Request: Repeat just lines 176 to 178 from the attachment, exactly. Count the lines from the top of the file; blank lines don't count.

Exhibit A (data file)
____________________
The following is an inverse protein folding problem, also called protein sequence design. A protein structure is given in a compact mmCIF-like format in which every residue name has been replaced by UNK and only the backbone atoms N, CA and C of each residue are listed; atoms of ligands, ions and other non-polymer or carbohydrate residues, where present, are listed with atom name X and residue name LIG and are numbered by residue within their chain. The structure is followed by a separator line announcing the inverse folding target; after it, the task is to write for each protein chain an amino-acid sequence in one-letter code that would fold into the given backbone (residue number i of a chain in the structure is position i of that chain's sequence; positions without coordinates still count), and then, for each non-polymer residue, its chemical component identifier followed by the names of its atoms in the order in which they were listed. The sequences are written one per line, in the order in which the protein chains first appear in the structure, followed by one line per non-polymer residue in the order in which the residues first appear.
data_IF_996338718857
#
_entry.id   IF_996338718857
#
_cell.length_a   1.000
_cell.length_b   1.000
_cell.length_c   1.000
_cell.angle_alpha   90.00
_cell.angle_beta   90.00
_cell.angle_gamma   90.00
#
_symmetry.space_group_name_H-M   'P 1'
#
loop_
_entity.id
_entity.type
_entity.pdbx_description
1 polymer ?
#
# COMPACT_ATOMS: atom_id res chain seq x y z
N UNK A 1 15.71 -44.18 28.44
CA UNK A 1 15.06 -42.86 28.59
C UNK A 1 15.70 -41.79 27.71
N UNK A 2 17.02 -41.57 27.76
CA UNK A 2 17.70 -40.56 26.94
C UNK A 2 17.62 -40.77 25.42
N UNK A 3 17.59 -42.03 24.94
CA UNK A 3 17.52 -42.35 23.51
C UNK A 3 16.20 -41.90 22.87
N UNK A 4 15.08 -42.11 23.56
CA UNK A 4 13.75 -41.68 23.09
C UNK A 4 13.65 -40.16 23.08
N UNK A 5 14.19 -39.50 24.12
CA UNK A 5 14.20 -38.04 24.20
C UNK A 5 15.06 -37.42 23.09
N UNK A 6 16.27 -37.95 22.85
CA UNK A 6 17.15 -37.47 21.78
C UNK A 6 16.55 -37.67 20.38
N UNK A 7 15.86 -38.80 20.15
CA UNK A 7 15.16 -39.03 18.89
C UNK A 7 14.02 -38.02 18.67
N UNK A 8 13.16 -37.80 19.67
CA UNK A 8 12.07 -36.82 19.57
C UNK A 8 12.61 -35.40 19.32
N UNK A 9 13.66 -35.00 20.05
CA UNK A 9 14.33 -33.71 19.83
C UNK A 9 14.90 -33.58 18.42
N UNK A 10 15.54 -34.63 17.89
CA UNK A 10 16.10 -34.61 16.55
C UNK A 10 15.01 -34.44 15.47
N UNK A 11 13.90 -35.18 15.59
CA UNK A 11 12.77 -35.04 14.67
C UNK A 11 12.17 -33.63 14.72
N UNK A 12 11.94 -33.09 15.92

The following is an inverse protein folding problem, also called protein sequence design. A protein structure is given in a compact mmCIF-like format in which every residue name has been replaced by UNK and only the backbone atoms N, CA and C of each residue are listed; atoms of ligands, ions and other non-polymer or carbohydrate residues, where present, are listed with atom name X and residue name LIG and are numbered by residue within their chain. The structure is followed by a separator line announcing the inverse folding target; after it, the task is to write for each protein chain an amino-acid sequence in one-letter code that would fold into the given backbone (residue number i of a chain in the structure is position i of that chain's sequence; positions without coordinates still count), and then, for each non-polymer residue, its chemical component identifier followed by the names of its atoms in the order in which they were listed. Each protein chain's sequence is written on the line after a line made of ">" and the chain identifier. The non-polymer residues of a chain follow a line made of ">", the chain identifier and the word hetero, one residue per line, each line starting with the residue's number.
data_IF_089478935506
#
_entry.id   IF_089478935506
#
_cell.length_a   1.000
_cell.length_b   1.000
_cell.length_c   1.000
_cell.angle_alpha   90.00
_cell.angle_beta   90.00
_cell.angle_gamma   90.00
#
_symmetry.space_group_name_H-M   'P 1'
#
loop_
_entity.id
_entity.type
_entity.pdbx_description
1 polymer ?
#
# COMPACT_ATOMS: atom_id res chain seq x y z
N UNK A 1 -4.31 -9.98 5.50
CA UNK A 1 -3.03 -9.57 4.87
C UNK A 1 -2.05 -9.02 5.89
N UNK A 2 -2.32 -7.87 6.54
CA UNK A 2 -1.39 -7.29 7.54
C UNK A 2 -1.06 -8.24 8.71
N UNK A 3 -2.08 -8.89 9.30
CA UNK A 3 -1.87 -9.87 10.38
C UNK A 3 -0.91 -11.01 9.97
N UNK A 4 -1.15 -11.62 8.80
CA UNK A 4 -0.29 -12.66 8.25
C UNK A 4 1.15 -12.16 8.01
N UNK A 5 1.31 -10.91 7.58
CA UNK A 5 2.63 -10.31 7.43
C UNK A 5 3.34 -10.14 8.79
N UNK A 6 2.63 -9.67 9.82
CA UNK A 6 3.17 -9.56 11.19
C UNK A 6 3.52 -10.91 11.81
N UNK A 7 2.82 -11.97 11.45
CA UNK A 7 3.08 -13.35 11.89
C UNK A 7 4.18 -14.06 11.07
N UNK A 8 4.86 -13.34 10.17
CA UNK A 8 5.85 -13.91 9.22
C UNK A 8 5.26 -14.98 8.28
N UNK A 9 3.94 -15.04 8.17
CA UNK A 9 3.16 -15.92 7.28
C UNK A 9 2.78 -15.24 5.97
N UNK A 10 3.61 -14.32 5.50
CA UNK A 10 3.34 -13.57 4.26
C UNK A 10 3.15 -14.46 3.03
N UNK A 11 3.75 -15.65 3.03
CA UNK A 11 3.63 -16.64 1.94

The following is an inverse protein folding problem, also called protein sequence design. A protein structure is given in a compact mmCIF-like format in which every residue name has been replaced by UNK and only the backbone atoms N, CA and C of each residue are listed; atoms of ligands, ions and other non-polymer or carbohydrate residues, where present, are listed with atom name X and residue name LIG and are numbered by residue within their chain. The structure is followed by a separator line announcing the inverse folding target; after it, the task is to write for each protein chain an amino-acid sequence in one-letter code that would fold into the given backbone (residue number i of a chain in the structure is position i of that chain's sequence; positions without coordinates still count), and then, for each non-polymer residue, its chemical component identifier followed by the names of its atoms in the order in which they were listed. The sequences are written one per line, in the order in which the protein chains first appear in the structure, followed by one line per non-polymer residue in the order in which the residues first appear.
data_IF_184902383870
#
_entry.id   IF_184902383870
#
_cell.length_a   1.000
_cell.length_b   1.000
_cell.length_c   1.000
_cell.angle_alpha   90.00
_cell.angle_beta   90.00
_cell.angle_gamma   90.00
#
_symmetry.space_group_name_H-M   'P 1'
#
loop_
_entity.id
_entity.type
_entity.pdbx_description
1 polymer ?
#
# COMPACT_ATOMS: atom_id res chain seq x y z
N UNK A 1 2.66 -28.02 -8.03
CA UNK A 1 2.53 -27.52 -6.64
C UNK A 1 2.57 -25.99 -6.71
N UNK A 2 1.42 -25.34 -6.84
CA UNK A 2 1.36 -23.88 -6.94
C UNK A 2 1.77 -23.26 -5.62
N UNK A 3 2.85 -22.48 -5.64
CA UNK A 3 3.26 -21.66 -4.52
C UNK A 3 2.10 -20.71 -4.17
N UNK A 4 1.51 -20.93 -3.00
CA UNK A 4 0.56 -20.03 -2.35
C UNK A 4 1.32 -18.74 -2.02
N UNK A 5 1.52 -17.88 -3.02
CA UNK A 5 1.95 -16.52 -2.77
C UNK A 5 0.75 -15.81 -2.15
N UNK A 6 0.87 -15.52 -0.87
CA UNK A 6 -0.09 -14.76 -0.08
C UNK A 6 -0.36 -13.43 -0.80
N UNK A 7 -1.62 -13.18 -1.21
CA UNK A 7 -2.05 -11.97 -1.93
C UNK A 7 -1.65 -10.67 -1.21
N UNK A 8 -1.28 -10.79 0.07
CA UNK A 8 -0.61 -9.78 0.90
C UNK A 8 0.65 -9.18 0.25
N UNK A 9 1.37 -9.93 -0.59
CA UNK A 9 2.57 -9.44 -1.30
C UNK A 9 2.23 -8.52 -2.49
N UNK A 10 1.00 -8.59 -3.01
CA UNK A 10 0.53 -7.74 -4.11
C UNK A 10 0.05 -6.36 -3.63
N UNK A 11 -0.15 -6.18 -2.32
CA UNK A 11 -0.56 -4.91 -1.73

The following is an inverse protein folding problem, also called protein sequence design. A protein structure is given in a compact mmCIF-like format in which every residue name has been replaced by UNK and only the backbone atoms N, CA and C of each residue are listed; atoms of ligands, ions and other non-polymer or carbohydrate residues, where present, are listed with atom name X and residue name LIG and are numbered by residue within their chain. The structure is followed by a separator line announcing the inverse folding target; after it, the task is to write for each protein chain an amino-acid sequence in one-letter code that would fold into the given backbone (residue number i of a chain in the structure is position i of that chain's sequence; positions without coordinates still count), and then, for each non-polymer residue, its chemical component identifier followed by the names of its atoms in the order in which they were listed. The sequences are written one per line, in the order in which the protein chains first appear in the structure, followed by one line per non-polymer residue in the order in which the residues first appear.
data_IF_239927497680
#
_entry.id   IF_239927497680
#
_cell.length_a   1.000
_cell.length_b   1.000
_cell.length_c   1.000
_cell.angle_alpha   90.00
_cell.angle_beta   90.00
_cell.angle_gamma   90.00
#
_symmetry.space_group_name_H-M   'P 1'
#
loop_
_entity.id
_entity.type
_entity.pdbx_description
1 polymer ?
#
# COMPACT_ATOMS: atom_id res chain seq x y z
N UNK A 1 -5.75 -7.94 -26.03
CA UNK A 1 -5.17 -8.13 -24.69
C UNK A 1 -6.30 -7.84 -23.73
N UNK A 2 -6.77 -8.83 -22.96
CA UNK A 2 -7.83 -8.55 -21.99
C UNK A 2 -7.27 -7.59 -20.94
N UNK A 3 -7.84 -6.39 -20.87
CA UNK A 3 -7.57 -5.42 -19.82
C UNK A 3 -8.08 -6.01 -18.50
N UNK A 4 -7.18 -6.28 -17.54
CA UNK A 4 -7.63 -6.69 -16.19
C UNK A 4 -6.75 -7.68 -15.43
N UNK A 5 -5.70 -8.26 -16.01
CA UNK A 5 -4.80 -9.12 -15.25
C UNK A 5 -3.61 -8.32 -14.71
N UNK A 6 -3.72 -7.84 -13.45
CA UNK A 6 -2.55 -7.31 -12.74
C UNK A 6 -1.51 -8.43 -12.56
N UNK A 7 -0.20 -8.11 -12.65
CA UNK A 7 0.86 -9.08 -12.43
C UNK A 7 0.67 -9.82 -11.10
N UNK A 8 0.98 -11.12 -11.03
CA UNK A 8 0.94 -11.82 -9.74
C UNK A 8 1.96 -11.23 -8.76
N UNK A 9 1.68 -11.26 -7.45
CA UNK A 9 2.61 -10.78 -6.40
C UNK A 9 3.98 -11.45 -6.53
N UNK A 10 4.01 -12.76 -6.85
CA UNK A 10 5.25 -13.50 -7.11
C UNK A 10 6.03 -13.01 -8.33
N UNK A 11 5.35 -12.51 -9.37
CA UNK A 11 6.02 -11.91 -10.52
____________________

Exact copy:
loop_
_entity.id
_entity.type